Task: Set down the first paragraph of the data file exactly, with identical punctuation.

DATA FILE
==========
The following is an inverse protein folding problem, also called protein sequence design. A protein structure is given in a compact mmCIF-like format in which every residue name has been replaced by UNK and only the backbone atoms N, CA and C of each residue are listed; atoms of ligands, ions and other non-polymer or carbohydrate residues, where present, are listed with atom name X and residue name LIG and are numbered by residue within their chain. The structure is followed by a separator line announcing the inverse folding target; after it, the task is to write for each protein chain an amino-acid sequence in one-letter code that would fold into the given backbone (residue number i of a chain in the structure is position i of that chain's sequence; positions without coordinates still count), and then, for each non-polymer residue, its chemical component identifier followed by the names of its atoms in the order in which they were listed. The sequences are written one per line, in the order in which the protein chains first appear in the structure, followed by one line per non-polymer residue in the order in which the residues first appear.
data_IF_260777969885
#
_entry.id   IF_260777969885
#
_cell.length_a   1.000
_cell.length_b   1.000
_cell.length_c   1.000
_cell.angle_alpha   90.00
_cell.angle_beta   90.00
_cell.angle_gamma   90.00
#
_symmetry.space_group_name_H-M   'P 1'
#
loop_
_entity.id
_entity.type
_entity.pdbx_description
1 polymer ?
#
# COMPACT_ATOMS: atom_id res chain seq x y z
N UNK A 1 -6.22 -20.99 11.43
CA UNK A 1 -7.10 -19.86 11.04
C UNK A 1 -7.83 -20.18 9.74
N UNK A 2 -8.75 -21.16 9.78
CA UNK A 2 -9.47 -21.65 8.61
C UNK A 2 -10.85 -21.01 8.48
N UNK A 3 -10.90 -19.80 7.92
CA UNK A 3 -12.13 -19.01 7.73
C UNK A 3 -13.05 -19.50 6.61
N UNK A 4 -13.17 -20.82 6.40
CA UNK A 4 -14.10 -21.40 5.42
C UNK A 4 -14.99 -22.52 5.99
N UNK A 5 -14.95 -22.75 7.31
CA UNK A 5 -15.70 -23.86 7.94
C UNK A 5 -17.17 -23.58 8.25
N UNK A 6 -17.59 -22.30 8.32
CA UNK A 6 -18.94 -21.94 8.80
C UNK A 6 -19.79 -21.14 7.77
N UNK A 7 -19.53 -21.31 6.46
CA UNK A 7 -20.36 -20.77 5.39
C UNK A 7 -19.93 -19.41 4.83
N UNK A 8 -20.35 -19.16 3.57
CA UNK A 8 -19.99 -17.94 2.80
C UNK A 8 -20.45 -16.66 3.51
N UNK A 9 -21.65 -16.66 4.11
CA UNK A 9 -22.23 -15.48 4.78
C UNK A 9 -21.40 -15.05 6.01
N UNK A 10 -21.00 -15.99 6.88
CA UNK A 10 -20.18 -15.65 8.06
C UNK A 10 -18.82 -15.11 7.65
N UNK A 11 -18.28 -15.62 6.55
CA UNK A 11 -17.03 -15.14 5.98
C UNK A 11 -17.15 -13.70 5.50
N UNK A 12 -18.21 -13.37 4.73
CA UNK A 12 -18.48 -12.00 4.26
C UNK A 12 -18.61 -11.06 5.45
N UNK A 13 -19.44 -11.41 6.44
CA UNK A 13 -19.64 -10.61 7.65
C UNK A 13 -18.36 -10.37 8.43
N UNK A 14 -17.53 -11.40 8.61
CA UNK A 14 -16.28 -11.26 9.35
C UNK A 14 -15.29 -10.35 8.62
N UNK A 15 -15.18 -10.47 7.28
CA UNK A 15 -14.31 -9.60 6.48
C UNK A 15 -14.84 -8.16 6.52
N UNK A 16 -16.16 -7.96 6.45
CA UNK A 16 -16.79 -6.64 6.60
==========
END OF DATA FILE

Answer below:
The following is an inverse protein folding problem, also called protein sequence design. A protein structure is given in a compact mmCIF-like format in which every residue name has been replaced by UNK and only the backbone atoms N, CA and C of each residue are listed; atoms of ligands, ions and other non-polymer or carbohydrate residues, where present, are listed with atom name X and residue name LIG and are numbered by residue within their chain. The structure is followed by a separator line announcing the inverse folding target; after it, the task is to write for each protein chain an amino-acid sequence in one-letter code that would fold into the given backbone (residue number i of a chain in the structure is position i of that chain's sequence; positions without coordinates still count), and then, for each non-polymer residue, its chemical component identifier followed by the names of its atoms in the order in which they were listed. The sequences are written one per line, in the order in which the protein chains first appear in the structure, followed by one line per non-polymer residue in the order in which the residues first appear.